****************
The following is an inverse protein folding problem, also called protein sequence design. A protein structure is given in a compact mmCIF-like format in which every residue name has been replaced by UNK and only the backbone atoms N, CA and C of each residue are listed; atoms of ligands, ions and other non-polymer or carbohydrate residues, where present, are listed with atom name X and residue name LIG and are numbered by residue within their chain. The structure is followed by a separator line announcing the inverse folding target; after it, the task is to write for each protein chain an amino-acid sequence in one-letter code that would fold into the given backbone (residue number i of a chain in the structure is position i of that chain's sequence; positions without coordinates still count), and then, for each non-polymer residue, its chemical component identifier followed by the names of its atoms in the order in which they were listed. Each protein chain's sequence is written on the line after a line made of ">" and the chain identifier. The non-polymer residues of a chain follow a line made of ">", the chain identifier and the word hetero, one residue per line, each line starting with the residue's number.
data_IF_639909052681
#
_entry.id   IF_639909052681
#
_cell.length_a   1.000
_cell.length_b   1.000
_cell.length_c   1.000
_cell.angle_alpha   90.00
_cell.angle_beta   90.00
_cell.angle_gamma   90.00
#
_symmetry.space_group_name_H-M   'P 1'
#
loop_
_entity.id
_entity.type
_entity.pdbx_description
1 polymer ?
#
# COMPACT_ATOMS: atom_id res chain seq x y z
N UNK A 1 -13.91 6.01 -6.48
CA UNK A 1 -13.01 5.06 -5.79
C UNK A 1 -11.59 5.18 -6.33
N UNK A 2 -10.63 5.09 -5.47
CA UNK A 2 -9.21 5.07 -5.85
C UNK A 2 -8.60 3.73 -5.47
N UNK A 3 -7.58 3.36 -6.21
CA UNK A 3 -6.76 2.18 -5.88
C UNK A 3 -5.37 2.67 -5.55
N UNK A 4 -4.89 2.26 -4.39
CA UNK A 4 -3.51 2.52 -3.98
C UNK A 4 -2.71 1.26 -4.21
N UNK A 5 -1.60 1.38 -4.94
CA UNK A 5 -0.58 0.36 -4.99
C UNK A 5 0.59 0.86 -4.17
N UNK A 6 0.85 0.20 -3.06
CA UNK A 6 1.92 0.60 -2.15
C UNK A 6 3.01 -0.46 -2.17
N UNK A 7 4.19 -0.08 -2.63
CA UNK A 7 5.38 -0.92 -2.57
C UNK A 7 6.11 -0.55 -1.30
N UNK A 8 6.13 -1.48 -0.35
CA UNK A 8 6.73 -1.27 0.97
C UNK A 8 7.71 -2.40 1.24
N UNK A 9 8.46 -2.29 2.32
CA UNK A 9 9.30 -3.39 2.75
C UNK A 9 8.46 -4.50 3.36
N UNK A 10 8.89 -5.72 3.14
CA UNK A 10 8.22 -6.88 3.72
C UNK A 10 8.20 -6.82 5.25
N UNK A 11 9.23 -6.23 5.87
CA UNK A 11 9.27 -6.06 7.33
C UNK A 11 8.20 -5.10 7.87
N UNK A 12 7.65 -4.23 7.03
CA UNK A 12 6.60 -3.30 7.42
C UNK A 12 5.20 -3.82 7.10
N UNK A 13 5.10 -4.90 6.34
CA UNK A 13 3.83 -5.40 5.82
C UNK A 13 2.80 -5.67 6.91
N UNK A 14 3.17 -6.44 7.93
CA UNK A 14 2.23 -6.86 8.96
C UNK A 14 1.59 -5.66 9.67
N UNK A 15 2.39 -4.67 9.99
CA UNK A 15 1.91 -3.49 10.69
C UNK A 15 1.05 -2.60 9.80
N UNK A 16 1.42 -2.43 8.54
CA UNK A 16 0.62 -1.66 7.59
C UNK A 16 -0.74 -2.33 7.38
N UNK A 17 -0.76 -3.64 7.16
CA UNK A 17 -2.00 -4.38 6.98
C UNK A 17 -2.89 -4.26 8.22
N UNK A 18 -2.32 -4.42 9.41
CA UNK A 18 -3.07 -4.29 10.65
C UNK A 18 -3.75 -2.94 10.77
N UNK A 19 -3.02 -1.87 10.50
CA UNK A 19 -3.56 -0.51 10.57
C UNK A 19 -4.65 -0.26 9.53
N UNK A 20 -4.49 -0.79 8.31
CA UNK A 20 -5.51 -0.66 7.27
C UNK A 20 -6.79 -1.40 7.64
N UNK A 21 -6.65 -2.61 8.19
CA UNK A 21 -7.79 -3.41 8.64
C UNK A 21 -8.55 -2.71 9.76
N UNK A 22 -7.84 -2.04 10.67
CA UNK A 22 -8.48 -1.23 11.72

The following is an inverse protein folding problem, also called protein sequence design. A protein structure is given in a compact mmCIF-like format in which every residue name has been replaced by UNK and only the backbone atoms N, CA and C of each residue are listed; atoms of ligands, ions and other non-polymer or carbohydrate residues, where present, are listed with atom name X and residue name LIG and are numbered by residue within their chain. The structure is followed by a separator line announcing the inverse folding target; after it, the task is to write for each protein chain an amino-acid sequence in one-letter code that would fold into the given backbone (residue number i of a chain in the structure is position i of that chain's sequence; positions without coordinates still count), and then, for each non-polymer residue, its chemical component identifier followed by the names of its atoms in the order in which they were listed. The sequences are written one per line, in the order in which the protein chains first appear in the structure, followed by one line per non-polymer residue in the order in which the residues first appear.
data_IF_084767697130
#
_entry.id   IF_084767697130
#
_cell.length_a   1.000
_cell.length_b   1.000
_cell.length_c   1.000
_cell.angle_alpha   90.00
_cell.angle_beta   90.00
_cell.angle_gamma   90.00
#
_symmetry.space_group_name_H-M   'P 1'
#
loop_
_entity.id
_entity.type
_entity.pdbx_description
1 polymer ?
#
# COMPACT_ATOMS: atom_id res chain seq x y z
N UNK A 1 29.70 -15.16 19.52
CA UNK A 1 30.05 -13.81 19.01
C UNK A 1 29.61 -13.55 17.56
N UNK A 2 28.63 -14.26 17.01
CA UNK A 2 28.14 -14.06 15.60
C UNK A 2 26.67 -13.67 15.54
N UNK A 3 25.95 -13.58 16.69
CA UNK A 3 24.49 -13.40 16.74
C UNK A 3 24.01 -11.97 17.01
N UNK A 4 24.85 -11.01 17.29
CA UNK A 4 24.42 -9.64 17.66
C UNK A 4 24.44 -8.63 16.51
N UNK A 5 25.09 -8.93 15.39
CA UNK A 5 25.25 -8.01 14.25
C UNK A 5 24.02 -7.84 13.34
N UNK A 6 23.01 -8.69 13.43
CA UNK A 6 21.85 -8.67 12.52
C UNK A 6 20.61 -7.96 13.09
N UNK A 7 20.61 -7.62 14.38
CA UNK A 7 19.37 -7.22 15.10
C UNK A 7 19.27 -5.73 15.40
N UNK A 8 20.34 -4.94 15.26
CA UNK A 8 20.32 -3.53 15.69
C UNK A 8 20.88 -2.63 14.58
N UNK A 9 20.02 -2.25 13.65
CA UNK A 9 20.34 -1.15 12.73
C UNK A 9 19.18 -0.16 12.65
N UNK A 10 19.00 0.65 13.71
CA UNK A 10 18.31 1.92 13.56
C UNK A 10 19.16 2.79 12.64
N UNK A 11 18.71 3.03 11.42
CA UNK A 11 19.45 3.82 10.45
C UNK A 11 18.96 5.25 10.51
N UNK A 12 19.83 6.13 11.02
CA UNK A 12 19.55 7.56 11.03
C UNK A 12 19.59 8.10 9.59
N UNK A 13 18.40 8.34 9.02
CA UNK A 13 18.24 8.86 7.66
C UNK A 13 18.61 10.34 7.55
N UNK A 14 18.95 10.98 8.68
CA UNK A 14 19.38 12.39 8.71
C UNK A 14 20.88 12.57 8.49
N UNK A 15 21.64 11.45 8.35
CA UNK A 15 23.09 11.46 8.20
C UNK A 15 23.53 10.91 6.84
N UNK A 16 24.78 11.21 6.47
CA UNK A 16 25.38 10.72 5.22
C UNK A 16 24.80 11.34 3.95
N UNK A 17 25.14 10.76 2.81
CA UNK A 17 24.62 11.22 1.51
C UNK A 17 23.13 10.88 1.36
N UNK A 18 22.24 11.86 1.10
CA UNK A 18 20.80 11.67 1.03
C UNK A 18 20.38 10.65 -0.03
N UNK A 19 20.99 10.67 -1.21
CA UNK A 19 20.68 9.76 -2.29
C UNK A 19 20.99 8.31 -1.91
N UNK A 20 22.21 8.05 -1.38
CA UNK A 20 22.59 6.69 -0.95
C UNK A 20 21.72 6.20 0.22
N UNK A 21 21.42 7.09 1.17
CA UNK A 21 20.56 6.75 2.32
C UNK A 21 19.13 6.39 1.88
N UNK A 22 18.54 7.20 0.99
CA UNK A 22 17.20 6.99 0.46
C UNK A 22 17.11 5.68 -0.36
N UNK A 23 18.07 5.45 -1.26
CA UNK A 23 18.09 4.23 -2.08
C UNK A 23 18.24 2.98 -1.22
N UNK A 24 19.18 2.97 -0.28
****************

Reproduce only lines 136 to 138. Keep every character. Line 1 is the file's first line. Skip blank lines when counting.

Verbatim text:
CA UNK A 10 18.31 1.92 13.56
C UNK A 10 19.16 2.79 12.64
N UNK A 11 18.71 3.03 11.42